No one knows what happened that night. No one except for Halle and Ryan. The next morning their car was found over turned on the side of an old dirt road. The police did an investigation and it was determined that there was alcohol in Ryanís system but none found in Halle's. She was clean. What they did find on Halle was bruises. There were some on her inner thighs and arms as well as on her stomach and back. Mysteriously there were scratches on the back of Ryan's neck. It was never determined how those marks got on their bodies but everyone has their own theories.
I didnít cry at the funeral, but I swear to God that nearly the whole school showed up to say goodbye to our fallen friend. Halle was a great person and I donít think it was possible not to like her. She was my best friend.
On that first of my freshmen year I stood alone. Something I hadnít done since that first day I met Halle. I looked from face to face around the crowd of kids in the hall and started to cry. None of them had tears in their eyes.
Bexley High School
Teacher: Molly Hoey
My best friend. Everyone always said we went together like peanut butter and jelly. You must have been the peanut butter because you meshed well with almost everyone and everybody loved you. I on the other hand, was a shy, introverted ten-year-old. I had few friends and my best friend had just moved away. I was the jelly. It's ironic that people compare us to peanut butter and jelly because that is exactly what we ate the day we met. It was a hot, sticky July day and I was sitting on my front steps, in the shade, trying to stay as cool as possible, when I spotted you, riding your purple ten-speed bike. You were skinny, with stick-straight chestnut brown hair, which was in need of a cut and was a complete mess. You wore a lime green T-shirt and black soccer shorts. Frankly, you reminded me of a boy. Instead of riding past me you stopped, got off your bike, and introduced yourself. You grinned and said,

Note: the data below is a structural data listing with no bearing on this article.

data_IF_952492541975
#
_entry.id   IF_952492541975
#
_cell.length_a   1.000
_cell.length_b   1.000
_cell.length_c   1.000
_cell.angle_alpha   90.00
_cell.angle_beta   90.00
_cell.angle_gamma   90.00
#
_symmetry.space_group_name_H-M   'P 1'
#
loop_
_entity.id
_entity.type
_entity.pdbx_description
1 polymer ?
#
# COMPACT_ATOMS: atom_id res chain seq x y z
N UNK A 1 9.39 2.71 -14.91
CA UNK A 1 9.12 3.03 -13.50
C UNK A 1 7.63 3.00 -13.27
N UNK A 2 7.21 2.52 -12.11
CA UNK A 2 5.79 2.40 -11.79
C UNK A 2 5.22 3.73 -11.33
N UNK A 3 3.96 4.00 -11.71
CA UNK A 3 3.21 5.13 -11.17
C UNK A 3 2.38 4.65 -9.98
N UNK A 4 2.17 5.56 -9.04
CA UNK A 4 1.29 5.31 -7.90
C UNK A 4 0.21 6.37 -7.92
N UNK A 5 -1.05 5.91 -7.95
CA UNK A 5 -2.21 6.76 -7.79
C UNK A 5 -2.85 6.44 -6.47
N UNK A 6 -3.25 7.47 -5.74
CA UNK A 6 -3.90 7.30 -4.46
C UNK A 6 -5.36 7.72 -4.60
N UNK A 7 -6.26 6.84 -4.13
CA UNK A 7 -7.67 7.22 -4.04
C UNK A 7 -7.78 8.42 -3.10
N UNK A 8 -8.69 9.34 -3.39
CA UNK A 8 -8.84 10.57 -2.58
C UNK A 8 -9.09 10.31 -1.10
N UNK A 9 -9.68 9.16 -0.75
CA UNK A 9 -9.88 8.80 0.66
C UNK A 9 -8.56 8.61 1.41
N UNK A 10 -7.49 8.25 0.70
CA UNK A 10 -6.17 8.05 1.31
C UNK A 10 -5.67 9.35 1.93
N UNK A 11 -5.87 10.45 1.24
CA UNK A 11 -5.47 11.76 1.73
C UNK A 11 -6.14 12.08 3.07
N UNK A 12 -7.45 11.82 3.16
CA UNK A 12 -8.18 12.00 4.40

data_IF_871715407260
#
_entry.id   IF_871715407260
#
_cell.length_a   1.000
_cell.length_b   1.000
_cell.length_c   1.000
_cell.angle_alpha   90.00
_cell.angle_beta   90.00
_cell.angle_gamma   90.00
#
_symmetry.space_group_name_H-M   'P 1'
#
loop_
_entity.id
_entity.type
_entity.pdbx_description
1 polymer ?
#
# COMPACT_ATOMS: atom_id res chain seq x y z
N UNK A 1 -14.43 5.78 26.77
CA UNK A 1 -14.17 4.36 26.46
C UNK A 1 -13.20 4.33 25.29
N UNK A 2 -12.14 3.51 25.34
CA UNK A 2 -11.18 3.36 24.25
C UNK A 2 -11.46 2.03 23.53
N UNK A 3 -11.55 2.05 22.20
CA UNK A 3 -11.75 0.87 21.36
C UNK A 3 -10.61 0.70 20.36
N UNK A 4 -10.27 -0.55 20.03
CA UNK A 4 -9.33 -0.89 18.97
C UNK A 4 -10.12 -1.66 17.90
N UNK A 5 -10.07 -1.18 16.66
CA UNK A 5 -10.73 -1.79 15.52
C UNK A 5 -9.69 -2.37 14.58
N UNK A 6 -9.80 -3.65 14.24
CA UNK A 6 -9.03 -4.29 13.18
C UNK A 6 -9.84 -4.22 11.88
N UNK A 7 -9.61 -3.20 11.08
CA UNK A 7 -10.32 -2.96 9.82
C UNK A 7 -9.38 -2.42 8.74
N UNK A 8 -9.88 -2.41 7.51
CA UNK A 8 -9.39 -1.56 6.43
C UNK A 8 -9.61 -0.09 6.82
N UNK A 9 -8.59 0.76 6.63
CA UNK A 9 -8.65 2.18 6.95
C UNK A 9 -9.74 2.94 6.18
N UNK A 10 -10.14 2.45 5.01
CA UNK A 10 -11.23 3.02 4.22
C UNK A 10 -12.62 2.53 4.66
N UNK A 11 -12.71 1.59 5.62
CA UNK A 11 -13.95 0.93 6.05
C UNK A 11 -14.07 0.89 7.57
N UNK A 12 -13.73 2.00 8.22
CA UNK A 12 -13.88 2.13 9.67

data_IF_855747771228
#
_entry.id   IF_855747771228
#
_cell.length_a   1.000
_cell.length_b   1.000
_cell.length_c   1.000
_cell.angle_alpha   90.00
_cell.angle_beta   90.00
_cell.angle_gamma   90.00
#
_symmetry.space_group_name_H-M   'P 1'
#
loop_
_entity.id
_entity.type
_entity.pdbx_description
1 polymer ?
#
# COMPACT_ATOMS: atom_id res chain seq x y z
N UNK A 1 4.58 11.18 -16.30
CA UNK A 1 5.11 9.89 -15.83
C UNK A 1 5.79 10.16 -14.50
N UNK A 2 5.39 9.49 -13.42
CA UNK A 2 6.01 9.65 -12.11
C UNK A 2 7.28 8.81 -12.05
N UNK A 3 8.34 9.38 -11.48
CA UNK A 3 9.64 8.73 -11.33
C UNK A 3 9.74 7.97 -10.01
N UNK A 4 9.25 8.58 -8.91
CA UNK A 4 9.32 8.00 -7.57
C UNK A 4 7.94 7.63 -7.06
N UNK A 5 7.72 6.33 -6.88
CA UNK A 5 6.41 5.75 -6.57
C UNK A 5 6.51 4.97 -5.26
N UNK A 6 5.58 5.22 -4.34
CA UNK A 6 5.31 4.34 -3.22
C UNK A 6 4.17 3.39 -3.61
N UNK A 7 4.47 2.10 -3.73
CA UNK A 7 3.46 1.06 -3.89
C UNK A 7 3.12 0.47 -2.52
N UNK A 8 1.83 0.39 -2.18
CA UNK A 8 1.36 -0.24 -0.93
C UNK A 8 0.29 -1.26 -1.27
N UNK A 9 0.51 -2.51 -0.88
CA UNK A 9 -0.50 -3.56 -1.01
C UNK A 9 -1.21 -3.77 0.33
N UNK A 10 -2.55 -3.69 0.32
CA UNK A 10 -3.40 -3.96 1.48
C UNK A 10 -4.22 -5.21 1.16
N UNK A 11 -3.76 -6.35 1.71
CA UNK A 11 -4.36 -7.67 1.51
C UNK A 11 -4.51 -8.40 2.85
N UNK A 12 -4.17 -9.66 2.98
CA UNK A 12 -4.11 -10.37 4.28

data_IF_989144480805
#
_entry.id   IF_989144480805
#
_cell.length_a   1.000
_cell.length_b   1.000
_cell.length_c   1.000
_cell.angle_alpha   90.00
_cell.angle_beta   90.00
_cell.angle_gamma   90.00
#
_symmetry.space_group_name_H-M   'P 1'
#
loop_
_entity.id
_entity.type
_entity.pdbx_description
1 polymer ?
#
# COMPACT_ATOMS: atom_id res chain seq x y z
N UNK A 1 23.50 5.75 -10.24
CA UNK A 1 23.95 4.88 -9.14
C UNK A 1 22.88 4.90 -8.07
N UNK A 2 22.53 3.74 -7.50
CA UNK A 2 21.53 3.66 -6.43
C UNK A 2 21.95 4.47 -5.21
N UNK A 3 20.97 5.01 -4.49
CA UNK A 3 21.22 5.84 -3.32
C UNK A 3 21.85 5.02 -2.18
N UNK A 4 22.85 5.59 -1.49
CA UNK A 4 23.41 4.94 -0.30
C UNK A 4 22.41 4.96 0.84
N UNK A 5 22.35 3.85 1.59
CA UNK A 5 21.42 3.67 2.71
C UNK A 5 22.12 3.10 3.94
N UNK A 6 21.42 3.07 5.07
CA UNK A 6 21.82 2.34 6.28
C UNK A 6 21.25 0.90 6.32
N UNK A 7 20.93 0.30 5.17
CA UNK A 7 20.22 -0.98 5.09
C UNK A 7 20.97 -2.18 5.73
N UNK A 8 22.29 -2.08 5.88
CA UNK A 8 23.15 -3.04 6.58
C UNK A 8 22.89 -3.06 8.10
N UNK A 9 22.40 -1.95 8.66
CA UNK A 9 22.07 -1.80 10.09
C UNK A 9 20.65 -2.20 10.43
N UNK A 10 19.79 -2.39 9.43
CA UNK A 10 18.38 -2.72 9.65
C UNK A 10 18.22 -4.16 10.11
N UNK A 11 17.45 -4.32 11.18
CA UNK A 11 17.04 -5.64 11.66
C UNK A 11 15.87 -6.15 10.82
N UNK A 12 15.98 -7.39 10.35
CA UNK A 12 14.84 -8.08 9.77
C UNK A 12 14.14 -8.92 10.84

"Hi, I'm Liz, what's your name?"
"Eve." I replied, confused as to why this friendly little tomboy had approached me.
"I just turned nine, look what I got for my birthday!" You pointed to your shiny purple ten-speed bike, which I had been admiring ever since I had laid eyes on it.
"Cool, wanna see my bike?" I asked.
"Sure, lets go!" you shouted, as you ran off toward my garage.
"Wow, itís the coolest bike I've ever seen. It's even cooler than mine." you said the second you saw it. You marveled at the gears on my azure bicycle, which you called my "car bike" because the gear looked like a stick shift.
"Thanks, I got it for my birthday too, only I'm ten, and my birthday is in March. But I like your bike better.
You werenít listening and you immediately changed the subject.
"Boy, I'm getting hungry...l have an idea! Let's pack a picnic and ride to the park!"
"Ummmm, ok, lemme ask my mom." I was rather taken aback by your spunky outgoingness, but I ran into my house as fast as I could to ask my mom. She was in the kitchen watering the pansies in the flowerbox, when I skipped in, bumping into her and spilling the contents of the watering can all over the floor. My basset hound, Oliver, trotted over and licked up the puddle of water.
"Mom!" I shouted, jumping up and down, "There's this girl outside, and she lives around the corner, and she's nine, and she wants me to go bike riding with her, can I, can I, can I? PUH-leeze?"